My Name is Dan and this is my Aha Moment

10:29 PM

Since beginning World of Flying in December of 2005, I have written many times about the responsibility each of us aviators have to reach out to the public and tell them about this incredibly cool thing we enjoy called flying. We all need to be spokespeople for general aviation, and we need to keep a lookout for opportunities to blab our story to the masses.

This week, one of those opportunities came at me, and I grabbed it before it could sneak away:

Mutual of Omaha has been running a campaign that is based around the "Aha moments" of regular people. They outfitted an Airstream trailer with a mobile TV studio, and hit the road in search of stories. The Aha Traveling Road Show was slated to visit Eugene, Oregon, so their researchers began looking for interesting people in my city with a story to tell. After one researcher stumbled on this blog and liked what she saw, they shot me an invite to come tell the world my aha moment. It was the opening I was waiting for.
Of course, I would talk about flying. With a small but national soapbox, maybe one person would see the video posted on their site and decide to visit the flight school at their local airport and sign up for the lessons they have always wanted to start. But before I could look an expensive video camera in the lens and tell of my aha moment, I had to determine what exactly that was, so I went to the source at
Aha moments are powerful. More than an idea, or an epiphany, aha moments demand attention and action. Deciding on a new career. Jumping out of an airplane. Launching an international philanthropy, or becoming a fire dancer. In 2004, researchers at Northwestern University wanted to discover the physiological responses that lead to the breakthrough moments known as aha moments. What they discovered was that a split — second before having an aha moment, we experience a burst of electrical brain activity... kind of like a big light bulb going off in your brain. They have been described as, "magic," "enlightenment," and, "that moment of clarity when all the pieces fall into place." They've told us that having an aha moment is like, "getting hit by a bus," and that it just "hits you."
Oh...kay. Then how do these aha moments relate As an advertising guy, I initially found myself caught up in the nuts and bolts of this campaign, failing to connect the dots. But the site does finally get to the root of this endeavor:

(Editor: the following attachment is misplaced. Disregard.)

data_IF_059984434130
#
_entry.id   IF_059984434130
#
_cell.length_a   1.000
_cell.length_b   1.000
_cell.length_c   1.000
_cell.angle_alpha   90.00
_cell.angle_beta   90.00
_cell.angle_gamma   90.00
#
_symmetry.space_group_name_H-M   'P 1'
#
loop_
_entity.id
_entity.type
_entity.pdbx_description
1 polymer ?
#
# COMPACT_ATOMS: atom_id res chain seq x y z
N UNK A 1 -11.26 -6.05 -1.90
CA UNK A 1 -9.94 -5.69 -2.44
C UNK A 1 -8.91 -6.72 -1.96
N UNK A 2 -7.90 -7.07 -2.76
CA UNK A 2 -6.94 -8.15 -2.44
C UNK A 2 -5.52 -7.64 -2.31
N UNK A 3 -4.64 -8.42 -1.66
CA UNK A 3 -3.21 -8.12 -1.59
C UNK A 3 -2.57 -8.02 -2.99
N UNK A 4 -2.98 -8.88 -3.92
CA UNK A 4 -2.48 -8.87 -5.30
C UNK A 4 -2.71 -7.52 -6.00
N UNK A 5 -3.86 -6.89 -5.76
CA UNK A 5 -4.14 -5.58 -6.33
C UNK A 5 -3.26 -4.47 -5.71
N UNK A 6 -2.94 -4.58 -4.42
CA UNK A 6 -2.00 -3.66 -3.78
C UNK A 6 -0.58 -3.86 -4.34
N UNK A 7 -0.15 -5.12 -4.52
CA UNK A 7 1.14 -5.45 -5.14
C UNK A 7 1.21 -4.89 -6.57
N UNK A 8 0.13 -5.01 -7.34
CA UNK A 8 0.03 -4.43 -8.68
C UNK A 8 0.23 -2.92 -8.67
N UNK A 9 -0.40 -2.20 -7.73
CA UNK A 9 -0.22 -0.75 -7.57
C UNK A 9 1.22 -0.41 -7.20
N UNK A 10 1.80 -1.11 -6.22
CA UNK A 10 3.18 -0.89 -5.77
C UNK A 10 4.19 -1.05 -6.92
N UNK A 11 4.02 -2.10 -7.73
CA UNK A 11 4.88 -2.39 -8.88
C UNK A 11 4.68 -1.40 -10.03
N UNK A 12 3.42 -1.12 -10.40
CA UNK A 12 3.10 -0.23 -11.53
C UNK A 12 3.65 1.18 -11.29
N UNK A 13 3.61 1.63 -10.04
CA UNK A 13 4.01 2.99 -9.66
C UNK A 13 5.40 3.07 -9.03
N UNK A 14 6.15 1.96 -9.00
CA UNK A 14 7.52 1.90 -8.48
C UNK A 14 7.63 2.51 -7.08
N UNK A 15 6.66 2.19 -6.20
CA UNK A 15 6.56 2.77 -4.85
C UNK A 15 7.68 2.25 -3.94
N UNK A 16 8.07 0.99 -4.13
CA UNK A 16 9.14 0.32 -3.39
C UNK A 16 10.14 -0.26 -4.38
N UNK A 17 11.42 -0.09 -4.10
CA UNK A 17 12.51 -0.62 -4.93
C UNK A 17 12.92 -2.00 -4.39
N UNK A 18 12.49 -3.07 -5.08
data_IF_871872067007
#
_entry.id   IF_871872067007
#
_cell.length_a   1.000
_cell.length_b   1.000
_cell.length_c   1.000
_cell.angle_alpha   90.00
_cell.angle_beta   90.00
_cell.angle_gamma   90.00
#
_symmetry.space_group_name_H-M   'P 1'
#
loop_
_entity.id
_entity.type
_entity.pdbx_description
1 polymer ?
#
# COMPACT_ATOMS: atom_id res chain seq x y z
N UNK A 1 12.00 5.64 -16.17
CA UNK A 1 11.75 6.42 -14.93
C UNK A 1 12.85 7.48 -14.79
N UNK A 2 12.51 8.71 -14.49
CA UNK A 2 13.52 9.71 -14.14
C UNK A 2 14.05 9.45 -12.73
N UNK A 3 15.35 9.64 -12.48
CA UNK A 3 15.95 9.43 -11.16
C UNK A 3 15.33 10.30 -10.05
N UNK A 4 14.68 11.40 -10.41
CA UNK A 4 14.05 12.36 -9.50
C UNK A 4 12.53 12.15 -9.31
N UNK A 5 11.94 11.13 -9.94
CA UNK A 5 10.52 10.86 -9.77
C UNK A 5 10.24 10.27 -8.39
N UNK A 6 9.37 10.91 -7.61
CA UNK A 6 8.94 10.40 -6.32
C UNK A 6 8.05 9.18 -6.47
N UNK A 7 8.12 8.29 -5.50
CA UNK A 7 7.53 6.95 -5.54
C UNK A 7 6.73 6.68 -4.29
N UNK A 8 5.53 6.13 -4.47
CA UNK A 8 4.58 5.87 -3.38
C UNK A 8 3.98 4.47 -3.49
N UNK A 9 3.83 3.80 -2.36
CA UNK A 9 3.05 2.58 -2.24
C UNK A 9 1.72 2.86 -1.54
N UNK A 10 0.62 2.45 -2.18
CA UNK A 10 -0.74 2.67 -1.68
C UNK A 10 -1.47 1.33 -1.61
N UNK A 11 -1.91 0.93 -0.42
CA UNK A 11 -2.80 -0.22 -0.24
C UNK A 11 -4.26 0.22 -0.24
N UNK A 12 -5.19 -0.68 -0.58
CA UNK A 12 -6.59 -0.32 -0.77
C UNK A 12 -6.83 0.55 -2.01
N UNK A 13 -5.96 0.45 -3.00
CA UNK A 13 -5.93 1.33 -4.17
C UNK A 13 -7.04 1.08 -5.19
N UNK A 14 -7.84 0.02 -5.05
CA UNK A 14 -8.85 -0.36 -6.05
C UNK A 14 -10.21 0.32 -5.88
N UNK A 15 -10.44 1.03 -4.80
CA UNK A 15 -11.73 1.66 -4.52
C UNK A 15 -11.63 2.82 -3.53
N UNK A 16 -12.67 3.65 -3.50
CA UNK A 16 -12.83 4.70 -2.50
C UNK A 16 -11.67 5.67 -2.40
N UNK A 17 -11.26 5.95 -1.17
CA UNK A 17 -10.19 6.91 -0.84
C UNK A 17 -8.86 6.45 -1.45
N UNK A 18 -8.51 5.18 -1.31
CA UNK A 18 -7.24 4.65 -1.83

What is an aha moment? It's a moment of clarity, a defining moment where you gain real wisdom - wisdom you can use to change your life. Whether big or small, funny or sad, they can be surprising and inspiring. Each one is unique, deeply personal, and we think, worth sharing. Mutual of Omaha celebrates and honors these moments and the people who act upon them. We're proud to have the products and services that can help people insure their possibilities.
So what then was my aha moment? Mightly glad they asked:
My aha moment came in 1991 while looking at my late father's logbook. Louie "Papa Louie" Pimentel had 25.1 hours logged when he was hit with a massive stroke that year and passed away suddenly. He had yet to solo, but I remember him telling me how happy he was to finally be starting flight training. He had fallen in love with flying while listening to the family Zenith All-Band console radio in the early 1940s, mesmerized with DC-3s as they operated out of San Francisco. AOPA members can read the entire saga of Papa Louie, The Old Radio and Flying from the October, 1998 AOPA Pilot Magazine by clicking here.
I too had fallen madly in love with airplanes by listening to that same Old Radio, but like my dad – who had to wait until he was 60 years old for career and family obligations to allow him to start training – I was wallowing in excuses why I had not yet started training for a pilot's license. However:
Anyone reading this who has lost a parent they loved and admired knows the waves of emotion that hits you in those few days after their passing. I was given the three things most important to Papa Louie right after his funeral, an Icon handheld aviation radio that was welded to his hand while he was training, a well-worn pair of Birkenstocks (that incidentally fit me perfectly, kinda spooky) and his logbook. When I opened the book and saw the last entry, I broke down big time. It was just a short hop from Fresno Airport (KFAT) across town to Chandler Airport (KFCH) in a C-152, N25829, four landings and 1.0 on the Hobbs. But it represented the end, for him, and I knew it was the beginning for me.
What hit me as the aha moment was that had Papa Louie not waited until late in life to start flying, he would have earned his ticket long before and could have enjoyed years in the air. But for one reason or another, he had not, and now it was too late for him, but not for me:
I went home and stared at his logbook for hours. And the very next day, I called up a CFI I knew and told him I was ready, that day, let's do it. What my aha moment taught me – and what this post is intending to teach you – is that life is shorter than you think. I started flying that week, but life got in the way as it always seems to. It took me until 1996 to earn my ticket, but I kept the promise I silently had made to Papa Louie after we lost him, to get my license, for him.
So if you are a licensed stick and are reading this, go out and convince a friend or family member to start those lessons tomorrow. Do it because they really will regret it if they've always dreamed of flying, but put it off for any of the many sorry excuses we use to avoid the left seat.

And if you are not a licensed pilot and always wished you were, please think about Papa Louie's story and go do it today.

Consider this your aha moment, from me to you.

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